Nokia Breaks Ranks With Network Operators, Targets iPhone/iTunes

One of the arguments that pundits use to explain Apple’s success, first with the iPod/iTunes combination and now with a similar iPhone/iTunes combo, is that Apple is able to control the experience because it owns the ecosystem. This "walled garden" approach, known in supply-chain parlance as vertical integration and used in everything from cable TV systems to Land Rover vehicles and spare parts. It’s also a level of integration (or, some would argue, near-monopoly) that many companies aspire to.

Nokia’s acquisition of Loudeye last year raised the possibility that the handset manufacturer might be looking to create it’s own "walled garden" in much the same way Apple has. Nokia launched its online music portal—dubbed Ovi—at a gala bash last night at London’s Ministry of Sound. For those old-timers in the audience, you might remember this as the place that the official event party was held for Streaming Media Europe back in the day.

Ovi completes the pieces, with the exception of integrated software, that allow Nokia to compete with Apple. The announcement of hardware at yesterday’s event, including an updated N95 with a 5 megapixel camera and 8GB of RAM, allows Nokia handset users to "find, buy, manage, and play music and games purchased from the Nokia Music Store [of which Ovi is the front-end web portal] and N-Gage games service," according to a press release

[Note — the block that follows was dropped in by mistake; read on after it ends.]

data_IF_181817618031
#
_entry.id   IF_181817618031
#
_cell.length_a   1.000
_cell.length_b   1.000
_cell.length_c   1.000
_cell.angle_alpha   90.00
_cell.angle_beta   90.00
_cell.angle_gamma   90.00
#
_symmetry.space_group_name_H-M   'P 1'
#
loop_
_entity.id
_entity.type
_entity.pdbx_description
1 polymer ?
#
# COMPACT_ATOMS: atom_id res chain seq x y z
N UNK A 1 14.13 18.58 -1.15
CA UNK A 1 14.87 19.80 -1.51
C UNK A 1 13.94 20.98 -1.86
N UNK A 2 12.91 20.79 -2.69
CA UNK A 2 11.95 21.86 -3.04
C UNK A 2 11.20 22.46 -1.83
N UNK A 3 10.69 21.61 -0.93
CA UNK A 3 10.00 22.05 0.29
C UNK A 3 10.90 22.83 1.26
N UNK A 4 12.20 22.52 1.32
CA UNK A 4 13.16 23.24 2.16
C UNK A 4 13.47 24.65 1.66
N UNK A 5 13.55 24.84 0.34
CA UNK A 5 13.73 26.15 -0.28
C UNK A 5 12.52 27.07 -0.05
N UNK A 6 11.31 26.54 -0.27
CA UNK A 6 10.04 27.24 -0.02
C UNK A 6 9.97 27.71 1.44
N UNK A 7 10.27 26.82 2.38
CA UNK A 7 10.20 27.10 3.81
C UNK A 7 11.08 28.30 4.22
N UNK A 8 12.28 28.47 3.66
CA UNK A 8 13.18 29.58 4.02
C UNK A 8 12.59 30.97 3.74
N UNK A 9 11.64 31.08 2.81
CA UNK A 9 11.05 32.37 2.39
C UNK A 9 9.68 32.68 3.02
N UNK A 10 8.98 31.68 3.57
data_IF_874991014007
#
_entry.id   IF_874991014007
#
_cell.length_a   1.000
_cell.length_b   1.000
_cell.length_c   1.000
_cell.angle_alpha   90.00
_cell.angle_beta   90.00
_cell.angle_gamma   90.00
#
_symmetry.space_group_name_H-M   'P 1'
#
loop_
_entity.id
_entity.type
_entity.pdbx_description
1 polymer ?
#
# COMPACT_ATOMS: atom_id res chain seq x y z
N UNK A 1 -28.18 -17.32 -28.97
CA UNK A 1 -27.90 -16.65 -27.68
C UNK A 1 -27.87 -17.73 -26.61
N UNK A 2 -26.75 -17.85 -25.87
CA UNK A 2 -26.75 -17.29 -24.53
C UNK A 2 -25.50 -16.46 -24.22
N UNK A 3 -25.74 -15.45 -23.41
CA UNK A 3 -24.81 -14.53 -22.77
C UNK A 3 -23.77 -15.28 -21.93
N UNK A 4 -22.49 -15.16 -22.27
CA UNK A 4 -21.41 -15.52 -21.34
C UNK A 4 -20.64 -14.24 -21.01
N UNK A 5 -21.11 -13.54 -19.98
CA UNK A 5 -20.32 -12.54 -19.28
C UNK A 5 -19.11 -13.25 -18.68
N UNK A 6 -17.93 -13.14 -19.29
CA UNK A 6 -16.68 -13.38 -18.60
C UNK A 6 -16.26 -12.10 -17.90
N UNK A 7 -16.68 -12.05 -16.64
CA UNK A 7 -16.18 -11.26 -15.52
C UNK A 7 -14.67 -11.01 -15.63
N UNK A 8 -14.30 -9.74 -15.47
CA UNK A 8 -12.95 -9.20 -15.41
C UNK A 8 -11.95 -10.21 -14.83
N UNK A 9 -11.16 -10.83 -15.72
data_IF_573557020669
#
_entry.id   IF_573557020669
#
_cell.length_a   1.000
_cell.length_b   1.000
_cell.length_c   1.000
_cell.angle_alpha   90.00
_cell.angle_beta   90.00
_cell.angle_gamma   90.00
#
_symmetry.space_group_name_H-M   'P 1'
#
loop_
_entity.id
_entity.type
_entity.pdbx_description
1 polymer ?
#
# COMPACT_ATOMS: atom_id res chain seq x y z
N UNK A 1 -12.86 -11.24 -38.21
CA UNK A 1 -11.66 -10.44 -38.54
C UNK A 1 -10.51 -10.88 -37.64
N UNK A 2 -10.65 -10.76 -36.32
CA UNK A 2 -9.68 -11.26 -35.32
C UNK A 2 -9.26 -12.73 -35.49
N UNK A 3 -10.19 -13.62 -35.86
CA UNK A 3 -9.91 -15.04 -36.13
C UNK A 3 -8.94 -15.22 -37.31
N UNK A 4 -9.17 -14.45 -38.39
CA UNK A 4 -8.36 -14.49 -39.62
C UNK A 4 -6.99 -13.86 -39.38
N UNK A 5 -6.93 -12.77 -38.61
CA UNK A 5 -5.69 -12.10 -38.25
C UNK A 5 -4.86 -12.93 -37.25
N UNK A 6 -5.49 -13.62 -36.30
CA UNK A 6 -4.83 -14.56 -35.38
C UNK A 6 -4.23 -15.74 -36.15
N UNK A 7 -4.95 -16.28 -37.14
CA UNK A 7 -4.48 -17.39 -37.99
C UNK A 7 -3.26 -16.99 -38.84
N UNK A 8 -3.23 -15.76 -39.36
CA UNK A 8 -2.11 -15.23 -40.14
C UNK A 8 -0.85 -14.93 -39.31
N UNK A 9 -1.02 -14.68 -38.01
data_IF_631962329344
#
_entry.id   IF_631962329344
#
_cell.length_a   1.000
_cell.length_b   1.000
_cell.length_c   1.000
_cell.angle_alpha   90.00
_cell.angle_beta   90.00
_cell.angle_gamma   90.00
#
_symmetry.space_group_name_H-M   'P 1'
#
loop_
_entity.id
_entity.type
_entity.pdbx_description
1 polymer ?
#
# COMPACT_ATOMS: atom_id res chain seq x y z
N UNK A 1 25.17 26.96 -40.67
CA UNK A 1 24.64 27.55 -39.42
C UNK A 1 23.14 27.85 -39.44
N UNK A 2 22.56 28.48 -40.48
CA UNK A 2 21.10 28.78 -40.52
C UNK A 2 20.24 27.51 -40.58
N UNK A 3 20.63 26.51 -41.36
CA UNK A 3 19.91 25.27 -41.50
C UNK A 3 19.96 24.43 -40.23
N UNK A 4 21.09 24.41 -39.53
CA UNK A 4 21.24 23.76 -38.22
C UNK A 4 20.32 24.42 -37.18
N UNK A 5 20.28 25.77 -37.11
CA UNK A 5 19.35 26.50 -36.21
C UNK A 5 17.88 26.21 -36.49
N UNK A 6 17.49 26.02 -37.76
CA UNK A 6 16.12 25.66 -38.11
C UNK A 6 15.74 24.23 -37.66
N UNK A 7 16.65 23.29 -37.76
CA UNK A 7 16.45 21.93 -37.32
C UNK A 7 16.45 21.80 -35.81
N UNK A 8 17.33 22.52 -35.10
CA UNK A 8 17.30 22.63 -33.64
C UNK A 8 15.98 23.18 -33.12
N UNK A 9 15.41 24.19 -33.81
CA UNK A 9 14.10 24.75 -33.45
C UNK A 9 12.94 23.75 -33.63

The N81 8GB is perhaps the handset most directly positioned to challenge the iPhone. Sporting a 3.5 mm headphone connector, 3G and WLAN connectivity, the Nokia N81 is dubbed as a "multimedia computer" and contains specifications that the current iPhone doesn’t possess, although Apple is rumored to be releasing a 3G phone in Europe sometime in the fourth quarter of 2007, around the same time the N81 is set to ship. Street price is even the same, with the Nokia N81 8GB expected to retail for around 430 Euros.

Nokia is taking its hardware integration with the Nokia Music Store a step forward, allowing Nokia handset users to download music directly to their phones and then transfer those songs to their personal computers. Apple has been asked to take the iPhone to this level but as of yet has not provided this capability; both Nokia and Apple allow users to move content the other way—from their personal computers to their mobile devices.

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